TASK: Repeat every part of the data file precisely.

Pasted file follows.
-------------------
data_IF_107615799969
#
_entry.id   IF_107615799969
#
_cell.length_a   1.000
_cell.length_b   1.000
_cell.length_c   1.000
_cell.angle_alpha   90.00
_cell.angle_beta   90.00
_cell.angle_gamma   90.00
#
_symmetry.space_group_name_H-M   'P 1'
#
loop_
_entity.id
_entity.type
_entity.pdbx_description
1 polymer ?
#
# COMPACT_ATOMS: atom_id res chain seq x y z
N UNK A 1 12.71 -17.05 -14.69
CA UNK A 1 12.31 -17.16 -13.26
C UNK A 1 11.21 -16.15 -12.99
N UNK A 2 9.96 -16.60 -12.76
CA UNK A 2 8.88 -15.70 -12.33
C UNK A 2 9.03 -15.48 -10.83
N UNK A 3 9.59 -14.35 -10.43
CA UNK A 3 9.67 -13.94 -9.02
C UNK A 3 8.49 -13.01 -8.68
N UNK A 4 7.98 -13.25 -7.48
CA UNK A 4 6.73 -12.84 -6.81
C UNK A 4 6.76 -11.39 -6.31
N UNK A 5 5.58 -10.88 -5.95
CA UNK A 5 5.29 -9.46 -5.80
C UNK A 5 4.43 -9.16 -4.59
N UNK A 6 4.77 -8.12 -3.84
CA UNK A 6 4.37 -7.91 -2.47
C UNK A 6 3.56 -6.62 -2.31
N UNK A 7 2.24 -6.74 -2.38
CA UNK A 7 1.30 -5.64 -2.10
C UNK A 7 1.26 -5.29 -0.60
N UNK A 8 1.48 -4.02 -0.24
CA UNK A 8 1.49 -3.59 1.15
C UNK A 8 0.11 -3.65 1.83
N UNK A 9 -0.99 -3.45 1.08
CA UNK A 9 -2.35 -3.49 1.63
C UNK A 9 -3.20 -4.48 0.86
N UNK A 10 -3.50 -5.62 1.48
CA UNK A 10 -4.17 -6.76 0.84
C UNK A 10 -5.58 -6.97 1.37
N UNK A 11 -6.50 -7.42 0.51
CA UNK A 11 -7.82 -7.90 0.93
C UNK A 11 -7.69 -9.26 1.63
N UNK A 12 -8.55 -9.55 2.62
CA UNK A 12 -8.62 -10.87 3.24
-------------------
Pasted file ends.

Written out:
data_IF_107615799969
#
_entry.id   IF_107615799969
#
_cell.length_a   1.000
_cell.length_b   1.000
_cell.length_c   1.000
_cell.angle_alpha   90.00
_cell.angle_beta   90.00
_cell.angle_gamma   90.00
#
_symmetry.space_group_name_H-M   'P 1'
#
loop_
_entity.id
_entity.type
_entity.pdbx_description
1 polymer ?
#
# COMPACT_ATOMS: atom_id res chain seq x y z
N UNK A 1 12.71 -17.05 -14.69
CA UNK A 1 12.31 -17.16 -13.26
C UNK A 1 11.21 -16.15 -12.99
N UNK A 2 9.96 -16.60 -12.76
CA UNK A 2 8.88 -15.70 -12.33
C UNK A 2 9.03 -15.48 -10.83
N UNK A 3 9.59 -14.35 -10.43
CA UNK A 3 9.67 -13.94 -9.02
C UNK A 3 8.49 -13.01 -8.68
N UNK A 4 7.98 -13.25 -7.48
CA UNK A 4 6.73 -12.84 -6.81
C UNK A 4 6.76 -11.39 -6.31
N UNK A 5 5.58 -10.88 -5.95
CA UNK A 5 5.29 -9.46 -5.80
C UNK A 5 4.43 -9.16 -4.59
N UNK A 6 4.77 -8.12 -3.84
CA UNK A 6 4.37 -7.91 -2.47
C UNK A 6 3.56 -6.62 -2.31
N UNK A 7 2.24 -6.74 -2.38
CA UNK A 7 1.30 -5.64 -2.10
C UNK A 7 1.26 -5.29 -0.60
N UNK A 8 1.48 -4.02 -0.24
CA UNK A 8 1.49 -3.59 1.15
C UNK A 8 0.11 -3.65 1.83
N UNK A 9 -0.99 -3.45 1.08
CA UNK A 9 -2.35 -3.49 1.63
C UNK A 9 -3.20 -4.48 0.86
N UNK A 10 -3.50 -5.62 1.48
CA UNK A 10 -4.17 -6.76 0.84
C UNK A 10 -5.58 -6.97 1.37
N UNK A 11 -6.50 -7.42 0.51
CA UNK A 11 -7.82 -7.90 0.93
C UNK A 11 -7.69 -9.26 1.63
N UNK A 12 -8.55 -9.55 2.62
CA UNK A 12 -8.62 -10.87 3.24